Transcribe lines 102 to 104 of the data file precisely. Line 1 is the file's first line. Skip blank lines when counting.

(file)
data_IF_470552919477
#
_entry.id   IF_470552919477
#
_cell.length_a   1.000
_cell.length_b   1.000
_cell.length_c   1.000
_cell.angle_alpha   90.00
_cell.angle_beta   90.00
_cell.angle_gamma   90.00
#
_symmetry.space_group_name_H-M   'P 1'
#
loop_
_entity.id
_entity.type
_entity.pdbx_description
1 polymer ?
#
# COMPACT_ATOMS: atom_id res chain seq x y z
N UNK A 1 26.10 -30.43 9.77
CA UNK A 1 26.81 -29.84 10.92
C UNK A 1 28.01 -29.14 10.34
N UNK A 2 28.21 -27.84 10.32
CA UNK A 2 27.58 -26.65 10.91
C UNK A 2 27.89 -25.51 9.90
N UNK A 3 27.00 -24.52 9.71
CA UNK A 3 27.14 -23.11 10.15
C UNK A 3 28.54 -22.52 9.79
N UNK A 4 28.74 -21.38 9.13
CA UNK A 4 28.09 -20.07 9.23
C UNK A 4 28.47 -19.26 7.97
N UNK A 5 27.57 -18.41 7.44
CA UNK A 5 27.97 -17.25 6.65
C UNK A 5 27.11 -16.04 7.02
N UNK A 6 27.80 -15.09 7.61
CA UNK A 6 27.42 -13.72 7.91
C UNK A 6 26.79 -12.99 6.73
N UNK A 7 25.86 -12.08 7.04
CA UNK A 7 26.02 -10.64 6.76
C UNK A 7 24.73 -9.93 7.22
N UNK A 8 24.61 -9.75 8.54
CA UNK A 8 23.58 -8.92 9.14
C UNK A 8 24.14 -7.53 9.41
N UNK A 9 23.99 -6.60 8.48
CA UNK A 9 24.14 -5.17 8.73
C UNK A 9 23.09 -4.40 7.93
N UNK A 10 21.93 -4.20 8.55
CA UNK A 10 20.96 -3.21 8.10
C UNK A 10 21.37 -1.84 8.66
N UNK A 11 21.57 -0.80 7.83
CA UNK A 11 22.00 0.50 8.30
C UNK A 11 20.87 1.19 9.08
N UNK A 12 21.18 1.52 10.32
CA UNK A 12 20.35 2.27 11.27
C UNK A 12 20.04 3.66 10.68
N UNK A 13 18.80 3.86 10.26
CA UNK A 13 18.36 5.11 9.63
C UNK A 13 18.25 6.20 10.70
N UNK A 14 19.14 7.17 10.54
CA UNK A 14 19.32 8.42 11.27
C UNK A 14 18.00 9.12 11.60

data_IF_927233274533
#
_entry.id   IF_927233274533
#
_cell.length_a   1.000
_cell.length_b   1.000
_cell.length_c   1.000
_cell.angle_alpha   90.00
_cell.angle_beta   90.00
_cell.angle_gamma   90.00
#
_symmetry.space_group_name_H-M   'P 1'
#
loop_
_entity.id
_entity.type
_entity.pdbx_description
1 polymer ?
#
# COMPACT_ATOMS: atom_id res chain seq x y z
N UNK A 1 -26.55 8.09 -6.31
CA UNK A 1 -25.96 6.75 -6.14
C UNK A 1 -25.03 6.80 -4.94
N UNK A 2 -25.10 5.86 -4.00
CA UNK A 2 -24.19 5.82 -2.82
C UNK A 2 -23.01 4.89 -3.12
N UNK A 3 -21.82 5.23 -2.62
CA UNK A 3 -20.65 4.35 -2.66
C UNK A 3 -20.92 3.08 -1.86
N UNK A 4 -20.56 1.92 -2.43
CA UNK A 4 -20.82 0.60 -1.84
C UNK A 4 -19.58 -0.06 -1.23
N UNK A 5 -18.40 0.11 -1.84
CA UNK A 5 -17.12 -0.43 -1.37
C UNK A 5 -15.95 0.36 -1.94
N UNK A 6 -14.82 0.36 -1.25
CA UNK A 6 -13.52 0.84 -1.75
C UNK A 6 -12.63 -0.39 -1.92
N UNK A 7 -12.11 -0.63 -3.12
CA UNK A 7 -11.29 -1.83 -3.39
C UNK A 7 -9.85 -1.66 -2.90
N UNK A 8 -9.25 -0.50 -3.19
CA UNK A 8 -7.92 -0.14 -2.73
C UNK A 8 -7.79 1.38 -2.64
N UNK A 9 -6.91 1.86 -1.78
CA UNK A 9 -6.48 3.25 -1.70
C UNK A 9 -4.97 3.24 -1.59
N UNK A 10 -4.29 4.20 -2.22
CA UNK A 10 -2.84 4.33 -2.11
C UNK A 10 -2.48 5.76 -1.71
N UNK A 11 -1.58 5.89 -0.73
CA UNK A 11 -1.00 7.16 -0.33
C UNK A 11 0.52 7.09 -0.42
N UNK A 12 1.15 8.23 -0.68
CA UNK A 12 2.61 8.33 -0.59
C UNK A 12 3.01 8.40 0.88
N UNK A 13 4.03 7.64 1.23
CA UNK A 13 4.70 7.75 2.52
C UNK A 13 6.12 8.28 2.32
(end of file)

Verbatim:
CA UNK A 7 -11.29 -1.83 -3.39
C UNK A 7 -9.85 -1.66 -2.90
N UNK A 8 -9.25 -0.50 -3.19